Age distribution of Ocean drill sites across the central Walvis Ridge indicates plate boundary control of plume volcanism in the South Atlantic

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doi: 10.1016/j.epsl.2015.05.021
Author(s): O'Connor, John M.; Jokat, Wilfried
Author Affiliation(s): Primary:
Alfred Wegener Institute, Helmholtz Centre for Polar and Marine Research, Bremerhaven, Germany
Volume Title: Earth and Planetary Science Letters
Source: Earth and Planetary Science Letters, Vol.424, p.179-190. Publisher: Elsevier, Amsterdam, Netherlands. ISSN: 0012-821X CODEN: EPSLA2
Note: In English. Includes appendices. 69 refs.; illus., incl. 1 table, sketch maps
Summary: The Tristan-Gough hotspot trail on the African plate consists of the Walvis Ridge and a younger province of seamounts and islands. In order to determine the relative motion between the African plate and the Tristan-Gough hotspot it is essential to resolve changes in the age and morphology of the Walvis Ridge. A significant problem is, however, to establish how the vigor and flow of hotspot material to the mid-ocean ridge constructed the Walvis Ridge. We have addressed this issue by measuring an 40Ar/39Ar stratigraphy at three sites across the central Walvis Ridge sampled by Ocean Drilling (DSDP Leg 74). The age-distance relation of volcanism, together with geophysical, geochemical and paleodepth information, suggests collectively that hotspot volcanism was occurring locally c. 72 Ma on an elevated segment of the mid-ocean ridge located close to the Tristan-Gough hotspot. As the mid-ocean ridge migrated away from the hotspot (c. 36 km/Ma) between c. 72 Ma and 68 Ma, hotspot material continued flowing to the mid-ocean ridge and the Walvis Ridge shoaled rapidly (c. 500 m/Ma) to the west, on seafloor that might have been subsiding at a rate consistent with normal crustal cooling. This apparent correlation points to the possibility of an inverse relation between the volume flux of hotspot volcanism and the distance between the mid-ocean ridge and the Tristan-Gough hotspot. We infer that since c. 93 Ma the geometry and motion of the mid-ocean ridge determined where the hotspot material that built the Walvis Ridge was channeled to the plate surface. Furthermore, interplay between hotspot flow, and the changing geometry of the mid-ocean ridge as it migrated relative to the Tristan-Gough hotspot, might explain the age and morphology of the Walvis Ridge. Our finding provides further evidence that the distribution of hotspot volcanism in the southeast Atlantic expresses interaction between deep mantle (plume) and shallow plate tectonic and asthenosphere processes. Abstract Copyright (2015) Elsevier, B.V.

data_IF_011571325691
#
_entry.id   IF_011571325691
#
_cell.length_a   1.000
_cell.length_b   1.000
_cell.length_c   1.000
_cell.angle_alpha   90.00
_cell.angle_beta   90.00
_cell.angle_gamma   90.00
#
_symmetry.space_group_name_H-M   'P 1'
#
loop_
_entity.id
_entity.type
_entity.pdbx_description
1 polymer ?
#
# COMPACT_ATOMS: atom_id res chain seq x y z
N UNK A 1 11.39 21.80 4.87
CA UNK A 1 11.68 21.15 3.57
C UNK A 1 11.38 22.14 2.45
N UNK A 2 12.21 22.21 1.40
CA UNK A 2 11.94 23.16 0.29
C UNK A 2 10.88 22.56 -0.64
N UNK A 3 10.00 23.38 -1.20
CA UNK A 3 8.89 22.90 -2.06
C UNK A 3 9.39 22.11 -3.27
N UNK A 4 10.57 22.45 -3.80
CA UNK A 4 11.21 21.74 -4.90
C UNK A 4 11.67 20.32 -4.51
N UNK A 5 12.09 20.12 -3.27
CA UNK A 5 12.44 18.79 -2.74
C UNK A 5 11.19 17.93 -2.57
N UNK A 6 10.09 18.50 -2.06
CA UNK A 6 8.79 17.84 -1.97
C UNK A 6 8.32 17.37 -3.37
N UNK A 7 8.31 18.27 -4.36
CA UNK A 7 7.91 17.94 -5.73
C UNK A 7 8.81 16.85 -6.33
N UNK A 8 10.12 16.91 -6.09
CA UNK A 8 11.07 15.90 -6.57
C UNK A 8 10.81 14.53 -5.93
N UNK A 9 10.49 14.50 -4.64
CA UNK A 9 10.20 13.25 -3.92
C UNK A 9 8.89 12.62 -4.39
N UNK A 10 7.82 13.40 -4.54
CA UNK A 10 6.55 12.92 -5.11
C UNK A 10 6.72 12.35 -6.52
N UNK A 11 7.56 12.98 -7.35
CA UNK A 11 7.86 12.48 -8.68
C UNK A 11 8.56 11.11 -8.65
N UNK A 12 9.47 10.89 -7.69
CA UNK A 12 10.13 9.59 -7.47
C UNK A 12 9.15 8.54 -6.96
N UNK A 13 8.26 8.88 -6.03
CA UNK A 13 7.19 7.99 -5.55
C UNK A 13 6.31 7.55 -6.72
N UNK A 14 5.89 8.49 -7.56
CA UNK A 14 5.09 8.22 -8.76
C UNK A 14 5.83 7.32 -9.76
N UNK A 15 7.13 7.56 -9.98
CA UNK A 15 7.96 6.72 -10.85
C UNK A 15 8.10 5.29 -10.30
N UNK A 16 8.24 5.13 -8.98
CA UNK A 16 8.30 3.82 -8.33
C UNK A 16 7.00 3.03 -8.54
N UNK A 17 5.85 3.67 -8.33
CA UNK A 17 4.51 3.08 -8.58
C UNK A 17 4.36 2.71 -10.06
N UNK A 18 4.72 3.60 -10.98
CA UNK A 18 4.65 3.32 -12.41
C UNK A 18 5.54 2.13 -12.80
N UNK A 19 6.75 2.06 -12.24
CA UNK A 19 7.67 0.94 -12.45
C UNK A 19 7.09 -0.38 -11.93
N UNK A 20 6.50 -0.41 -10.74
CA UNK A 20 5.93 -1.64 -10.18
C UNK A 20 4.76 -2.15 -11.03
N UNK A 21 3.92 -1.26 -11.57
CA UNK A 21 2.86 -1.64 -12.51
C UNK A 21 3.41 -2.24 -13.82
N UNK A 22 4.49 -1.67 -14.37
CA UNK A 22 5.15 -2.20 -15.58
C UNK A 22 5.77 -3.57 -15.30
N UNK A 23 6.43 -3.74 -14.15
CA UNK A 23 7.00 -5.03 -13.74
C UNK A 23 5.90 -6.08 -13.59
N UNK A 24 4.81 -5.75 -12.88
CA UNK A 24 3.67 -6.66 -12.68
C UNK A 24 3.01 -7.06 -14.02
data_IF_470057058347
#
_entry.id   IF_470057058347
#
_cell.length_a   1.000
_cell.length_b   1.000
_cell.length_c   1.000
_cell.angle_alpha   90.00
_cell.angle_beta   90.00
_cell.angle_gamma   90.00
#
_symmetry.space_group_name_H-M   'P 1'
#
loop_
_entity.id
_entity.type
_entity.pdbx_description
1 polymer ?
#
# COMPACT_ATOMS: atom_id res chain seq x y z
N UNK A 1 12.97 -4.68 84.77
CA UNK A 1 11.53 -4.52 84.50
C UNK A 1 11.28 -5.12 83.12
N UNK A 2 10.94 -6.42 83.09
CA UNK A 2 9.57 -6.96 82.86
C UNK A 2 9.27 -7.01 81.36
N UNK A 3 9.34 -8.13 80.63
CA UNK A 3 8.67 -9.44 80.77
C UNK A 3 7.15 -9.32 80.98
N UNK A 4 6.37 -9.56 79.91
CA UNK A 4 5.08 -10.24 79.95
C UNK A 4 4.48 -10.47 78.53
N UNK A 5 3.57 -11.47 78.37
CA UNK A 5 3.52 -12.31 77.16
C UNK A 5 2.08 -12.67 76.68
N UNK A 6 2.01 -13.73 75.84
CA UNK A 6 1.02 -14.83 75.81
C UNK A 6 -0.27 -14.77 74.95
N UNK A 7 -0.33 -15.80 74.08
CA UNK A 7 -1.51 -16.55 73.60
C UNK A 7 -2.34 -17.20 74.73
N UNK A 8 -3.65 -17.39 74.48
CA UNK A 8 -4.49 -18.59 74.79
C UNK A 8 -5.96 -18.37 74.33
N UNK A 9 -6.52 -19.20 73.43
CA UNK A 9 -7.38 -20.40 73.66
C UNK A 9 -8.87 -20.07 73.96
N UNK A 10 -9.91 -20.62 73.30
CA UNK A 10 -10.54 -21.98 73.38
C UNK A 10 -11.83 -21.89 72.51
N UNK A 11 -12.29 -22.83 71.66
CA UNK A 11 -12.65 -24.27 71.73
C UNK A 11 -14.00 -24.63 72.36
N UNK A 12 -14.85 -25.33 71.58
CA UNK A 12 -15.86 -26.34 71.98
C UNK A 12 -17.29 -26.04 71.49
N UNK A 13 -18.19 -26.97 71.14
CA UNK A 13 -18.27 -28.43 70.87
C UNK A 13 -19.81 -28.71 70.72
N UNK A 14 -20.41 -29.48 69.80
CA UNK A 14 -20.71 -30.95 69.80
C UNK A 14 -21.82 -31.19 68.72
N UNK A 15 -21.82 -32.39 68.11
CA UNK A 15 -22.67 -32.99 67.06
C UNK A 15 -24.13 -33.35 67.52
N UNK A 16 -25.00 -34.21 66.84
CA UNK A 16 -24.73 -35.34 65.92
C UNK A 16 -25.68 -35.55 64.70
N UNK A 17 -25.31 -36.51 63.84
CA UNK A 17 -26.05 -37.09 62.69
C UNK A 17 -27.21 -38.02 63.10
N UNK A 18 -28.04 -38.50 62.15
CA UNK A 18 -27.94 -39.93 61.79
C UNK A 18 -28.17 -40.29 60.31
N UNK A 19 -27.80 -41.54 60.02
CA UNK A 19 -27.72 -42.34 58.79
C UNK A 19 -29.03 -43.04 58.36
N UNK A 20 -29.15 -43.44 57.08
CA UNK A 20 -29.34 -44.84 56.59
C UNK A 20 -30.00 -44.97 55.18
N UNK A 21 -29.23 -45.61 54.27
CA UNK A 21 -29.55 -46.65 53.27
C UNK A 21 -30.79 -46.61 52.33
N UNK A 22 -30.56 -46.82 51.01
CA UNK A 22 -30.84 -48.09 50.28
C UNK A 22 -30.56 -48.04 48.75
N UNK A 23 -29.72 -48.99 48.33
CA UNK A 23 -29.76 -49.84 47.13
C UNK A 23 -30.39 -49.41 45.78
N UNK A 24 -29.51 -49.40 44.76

Year of Publication: 2015
Research Program: DSDP Deep Sea Drilling Project
IPOD International Phase of Ocean Drilling
Key Words: 05 Petrology, Igneous and Metamorphic; 18 Geophysics, Solid-Earth; Absolute age; Ar/Ar; Atlantic Ocean; Atlantic Ocean Islands; Cenozoic; Cretaceous; DSDP Site 516; DSDP Site 525; DSDP Site 527; DSDP Site 528; Dates; Deep Sea Drilling Project; Geophysical profiles; Geophysical surveys; Hot spots; IPOD; Leg 72; Leg 74; Lower Paleocene; Magnetic anomalies; Mantle; Mantle plumes; Mesozoic; Mid-ocean ridges; Ocean floors; Paleocene; Paleogene; Plate boundaries; Plate tectonics; Rio Grande Rise; Seismic profiles; South Atlantic; Structural controls; Surveys; Temporal distribution; Tertiary; Tristan da Cunha; Upper Cretaceous; Volcanism; Walvis Ridge
Coordinates: S290415 S290414 E0025908 E0025907
S283130 S283129 E0021927 E0021926
S280230 S280229 E0014549 E0014547
S301636 S301635 W0351706 W0351707
Record ID: 2015088654
Copyright Information: GeoRef, Copyright 2017 American Geosciences Institute. Reference includes data from CAPCAS, Elsevier Scientific Publishers, Amsterdam, Netherlands